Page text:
Our money's on Callum.

We came to Arizona prepared to judge the XF out in the real world, where all cars should finally be judged. Parked in front of Paradise Valley's elite Sanctuary Resort & Spa on Camelback Mountain, surrounded by the Benzes, Bimmers, and Audis of the well-heeled clientele, the XF stopped traffic, turned heads, and looked the freshest, the most chic, the most dramatically and dynamically elegant of anything on its wavelength. Perhaps you think this sounds lame, but photos don't begin to do the XF's complex shape justice. It's longer, sleeker, and snarkier in person, with wide, high haunches taut with unreleased energy. The windshield and the C-pillar are impossibly raked, giving the XF the profile of a sport coupe and contributing to a low 0.29 coefficient of drag. At the Sanctuary, the XF proved eminently worthy. The XF is one of the most gorgeous five-passenger sedans on the market today, although long-legged riders will want to call dibs early on the shotgun position, or they'll find themselves negotiating with the front-seat occupants for legroom. There is no dearth of trunk space, however, especially when you flop down the rear seats and expand cargo space into near-infinity.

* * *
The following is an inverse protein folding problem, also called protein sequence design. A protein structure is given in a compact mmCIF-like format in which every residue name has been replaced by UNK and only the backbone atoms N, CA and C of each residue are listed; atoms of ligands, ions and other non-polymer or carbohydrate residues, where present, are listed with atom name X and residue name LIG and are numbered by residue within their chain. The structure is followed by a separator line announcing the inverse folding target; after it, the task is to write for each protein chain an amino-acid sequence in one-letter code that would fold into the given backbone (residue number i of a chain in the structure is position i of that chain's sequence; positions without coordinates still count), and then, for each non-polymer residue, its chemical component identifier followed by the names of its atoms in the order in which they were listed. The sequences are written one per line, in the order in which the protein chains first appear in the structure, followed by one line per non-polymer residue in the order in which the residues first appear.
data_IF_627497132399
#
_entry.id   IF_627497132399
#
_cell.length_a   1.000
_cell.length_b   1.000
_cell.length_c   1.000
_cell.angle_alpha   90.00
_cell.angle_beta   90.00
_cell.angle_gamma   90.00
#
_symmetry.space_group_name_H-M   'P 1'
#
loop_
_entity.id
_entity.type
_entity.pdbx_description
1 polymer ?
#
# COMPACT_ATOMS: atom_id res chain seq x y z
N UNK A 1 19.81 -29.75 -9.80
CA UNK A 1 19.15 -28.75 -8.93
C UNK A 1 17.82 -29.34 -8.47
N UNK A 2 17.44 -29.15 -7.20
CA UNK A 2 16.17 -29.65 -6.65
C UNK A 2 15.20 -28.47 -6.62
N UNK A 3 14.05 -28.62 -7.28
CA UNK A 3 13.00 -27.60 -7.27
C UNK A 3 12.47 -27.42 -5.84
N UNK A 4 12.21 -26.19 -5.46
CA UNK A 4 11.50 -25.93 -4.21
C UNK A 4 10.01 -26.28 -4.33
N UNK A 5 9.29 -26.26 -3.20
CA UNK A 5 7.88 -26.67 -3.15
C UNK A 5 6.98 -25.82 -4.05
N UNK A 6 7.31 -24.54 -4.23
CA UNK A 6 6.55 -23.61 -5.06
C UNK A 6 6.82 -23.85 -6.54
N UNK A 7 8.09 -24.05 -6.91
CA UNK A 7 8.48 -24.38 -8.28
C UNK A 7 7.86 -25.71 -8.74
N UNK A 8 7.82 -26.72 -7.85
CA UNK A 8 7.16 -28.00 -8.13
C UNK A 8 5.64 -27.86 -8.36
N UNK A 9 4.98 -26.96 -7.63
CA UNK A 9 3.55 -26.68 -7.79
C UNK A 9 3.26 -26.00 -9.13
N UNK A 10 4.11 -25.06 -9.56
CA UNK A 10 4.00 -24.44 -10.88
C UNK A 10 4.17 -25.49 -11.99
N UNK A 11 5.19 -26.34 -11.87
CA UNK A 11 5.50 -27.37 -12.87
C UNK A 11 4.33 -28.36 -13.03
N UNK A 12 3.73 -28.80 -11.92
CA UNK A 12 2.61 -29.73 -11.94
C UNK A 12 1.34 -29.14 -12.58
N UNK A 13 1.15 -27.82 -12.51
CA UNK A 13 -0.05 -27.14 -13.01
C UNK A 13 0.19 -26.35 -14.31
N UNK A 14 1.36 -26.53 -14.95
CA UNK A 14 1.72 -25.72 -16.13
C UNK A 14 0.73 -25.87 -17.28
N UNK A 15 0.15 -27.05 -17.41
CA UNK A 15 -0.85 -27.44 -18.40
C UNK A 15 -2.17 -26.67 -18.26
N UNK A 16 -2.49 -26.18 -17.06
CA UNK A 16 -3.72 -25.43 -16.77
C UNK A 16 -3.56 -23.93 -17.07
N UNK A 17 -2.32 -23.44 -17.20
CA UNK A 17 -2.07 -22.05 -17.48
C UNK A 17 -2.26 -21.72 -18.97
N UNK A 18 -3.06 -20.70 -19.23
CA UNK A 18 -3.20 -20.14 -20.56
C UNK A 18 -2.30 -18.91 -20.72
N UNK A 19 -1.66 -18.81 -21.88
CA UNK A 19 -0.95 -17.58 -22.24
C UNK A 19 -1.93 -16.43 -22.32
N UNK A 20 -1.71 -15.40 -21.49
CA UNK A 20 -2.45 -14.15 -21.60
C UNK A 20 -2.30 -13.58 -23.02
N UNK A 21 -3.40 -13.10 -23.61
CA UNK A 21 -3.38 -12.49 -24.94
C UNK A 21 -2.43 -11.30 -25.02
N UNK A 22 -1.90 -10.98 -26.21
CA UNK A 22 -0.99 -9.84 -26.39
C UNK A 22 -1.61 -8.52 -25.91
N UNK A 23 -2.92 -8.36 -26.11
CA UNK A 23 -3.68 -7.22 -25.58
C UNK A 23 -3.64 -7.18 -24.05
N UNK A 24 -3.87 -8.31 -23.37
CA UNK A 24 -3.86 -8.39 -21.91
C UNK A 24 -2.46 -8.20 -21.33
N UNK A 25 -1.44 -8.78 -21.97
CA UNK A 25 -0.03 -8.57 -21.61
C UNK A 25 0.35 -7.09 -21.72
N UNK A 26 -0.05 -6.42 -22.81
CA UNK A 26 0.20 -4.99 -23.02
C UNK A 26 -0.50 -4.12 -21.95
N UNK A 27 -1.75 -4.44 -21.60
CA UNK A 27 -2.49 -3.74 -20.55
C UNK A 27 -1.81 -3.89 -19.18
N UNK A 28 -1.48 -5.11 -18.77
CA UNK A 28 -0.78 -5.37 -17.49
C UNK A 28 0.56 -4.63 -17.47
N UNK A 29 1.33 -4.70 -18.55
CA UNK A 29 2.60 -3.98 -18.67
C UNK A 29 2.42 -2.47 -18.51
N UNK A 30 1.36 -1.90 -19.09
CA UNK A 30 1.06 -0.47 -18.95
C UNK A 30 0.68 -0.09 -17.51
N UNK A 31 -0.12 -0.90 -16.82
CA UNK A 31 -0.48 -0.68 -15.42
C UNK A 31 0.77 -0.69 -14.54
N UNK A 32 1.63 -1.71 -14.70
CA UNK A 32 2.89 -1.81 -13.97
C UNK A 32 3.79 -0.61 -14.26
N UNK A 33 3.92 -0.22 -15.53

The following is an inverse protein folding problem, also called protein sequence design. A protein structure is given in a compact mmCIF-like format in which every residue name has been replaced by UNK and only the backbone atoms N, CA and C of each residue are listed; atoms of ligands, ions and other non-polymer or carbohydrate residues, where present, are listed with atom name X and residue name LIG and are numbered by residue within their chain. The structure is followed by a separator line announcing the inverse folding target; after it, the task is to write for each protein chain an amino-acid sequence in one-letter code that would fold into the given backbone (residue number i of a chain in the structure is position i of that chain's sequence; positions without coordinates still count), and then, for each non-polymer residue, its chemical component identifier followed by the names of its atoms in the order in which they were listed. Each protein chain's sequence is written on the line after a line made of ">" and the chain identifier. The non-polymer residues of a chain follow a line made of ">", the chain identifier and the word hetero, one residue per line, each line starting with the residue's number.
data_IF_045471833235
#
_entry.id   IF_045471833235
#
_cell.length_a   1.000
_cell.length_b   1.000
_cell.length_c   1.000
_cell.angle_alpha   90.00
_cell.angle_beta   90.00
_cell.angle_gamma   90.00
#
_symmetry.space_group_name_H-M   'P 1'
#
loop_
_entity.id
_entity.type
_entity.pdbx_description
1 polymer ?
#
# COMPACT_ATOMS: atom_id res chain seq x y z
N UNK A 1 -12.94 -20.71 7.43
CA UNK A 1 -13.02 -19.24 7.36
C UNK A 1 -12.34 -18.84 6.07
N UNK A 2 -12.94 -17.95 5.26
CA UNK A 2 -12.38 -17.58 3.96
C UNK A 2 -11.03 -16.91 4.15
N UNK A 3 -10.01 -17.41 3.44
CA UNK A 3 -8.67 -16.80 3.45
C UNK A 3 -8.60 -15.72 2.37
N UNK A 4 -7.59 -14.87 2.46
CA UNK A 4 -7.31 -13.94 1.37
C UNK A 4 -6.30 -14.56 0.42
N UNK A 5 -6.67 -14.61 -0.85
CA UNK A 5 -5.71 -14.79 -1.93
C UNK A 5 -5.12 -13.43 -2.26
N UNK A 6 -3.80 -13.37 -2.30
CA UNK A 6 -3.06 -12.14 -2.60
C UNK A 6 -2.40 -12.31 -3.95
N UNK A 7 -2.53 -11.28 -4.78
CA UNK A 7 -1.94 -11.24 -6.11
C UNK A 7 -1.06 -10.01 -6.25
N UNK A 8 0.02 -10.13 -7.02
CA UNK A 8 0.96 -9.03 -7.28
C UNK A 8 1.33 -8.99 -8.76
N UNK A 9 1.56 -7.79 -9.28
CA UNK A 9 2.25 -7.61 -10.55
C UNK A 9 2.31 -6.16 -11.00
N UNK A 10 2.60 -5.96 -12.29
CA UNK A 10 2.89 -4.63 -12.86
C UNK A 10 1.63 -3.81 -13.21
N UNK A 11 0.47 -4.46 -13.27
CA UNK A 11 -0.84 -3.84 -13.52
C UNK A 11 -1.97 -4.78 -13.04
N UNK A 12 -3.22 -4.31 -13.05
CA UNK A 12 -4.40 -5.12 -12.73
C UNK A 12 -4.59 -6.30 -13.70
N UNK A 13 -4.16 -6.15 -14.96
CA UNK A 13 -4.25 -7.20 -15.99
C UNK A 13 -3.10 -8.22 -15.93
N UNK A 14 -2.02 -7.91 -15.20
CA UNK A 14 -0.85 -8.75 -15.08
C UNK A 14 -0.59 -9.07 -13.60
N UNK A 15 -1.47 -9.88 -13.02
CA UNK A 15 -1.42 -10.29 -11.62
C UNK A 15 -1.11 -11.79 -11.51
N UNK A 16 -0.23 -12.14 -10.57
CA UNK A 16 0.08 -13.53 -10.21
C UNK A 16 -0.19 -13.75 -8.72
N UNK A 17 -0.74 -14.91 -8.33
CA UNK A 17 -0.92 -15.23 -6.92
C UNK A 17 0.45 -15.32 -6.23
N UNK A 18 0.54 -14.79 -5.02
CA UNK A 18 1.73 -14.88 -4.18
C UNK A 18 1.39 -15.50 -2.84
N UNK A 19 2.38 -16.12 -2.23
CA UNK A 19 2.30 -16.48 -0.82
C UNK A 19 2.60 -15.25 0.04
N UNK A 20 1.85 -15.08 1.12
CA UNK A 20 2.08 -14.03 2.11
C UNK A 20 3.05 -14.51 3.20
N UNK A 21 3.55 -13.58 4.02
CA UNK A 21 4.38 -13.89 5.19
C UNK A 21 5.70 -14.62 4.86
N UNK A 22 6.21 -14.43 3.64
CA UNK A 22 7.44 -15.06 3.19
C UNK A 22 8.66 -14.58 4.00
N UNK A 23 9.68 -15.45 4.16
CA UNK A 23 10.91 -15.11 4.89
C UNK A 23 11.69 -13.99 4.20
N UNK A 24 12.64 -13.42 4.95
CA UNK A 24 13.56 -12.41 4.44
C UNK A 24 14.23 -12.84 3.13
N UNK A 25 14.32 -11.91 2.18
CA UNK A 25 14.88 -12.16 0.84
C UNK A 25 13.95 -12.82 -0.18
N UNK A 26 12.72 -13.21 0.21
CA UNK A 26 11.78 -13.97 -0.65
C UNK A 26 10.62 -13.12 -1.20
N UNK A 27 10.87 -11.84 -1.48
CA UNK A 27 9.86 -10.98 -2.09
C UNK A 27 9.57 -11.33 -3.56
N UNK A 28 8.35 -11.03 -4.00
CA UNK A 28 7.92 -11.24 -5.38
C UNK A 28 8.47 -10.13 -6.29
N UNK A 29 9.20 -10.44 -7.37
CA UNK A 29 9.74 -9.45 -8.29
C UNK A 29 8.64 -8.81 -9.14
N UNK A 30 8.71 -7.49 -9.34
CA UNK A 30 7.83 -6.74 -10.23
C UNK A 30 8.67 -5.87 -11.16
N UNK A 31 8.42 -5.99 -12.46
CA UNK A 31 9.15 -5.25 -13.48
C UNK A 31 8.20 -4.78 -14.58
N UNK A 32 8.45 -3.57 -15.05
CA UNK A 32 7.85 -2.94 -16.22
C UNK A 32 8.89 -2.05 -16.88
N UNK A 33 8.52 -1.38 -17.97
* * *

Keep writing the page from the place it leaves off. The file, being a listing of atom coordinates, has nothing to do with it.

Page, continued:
The Brits will be the first to tell you that they do luxury cabins better than anyone. We'll be the second. The XF breaks some pretty heavy ground in this respect. If you've seen a Motorola Razr phone, you'll recognize the inspiration for interior designer Alister Whelan's aluminum-finished dials, Tungsten-colored switches and buttons, and "phosphor" blue halo lighting throughout the cabin. What you'll undoubtedly notice first, though, is the pulsing red engine-start button. You'll push it and watch a large, knurled knob in the narrow center console - looking every bit like BMW's dreaded iDrive controller - rise up and present itself. As you realize that it's a rotary gear selector, the parked vents on the dash will be rolling open and a seven-inch touch screen will blink to life.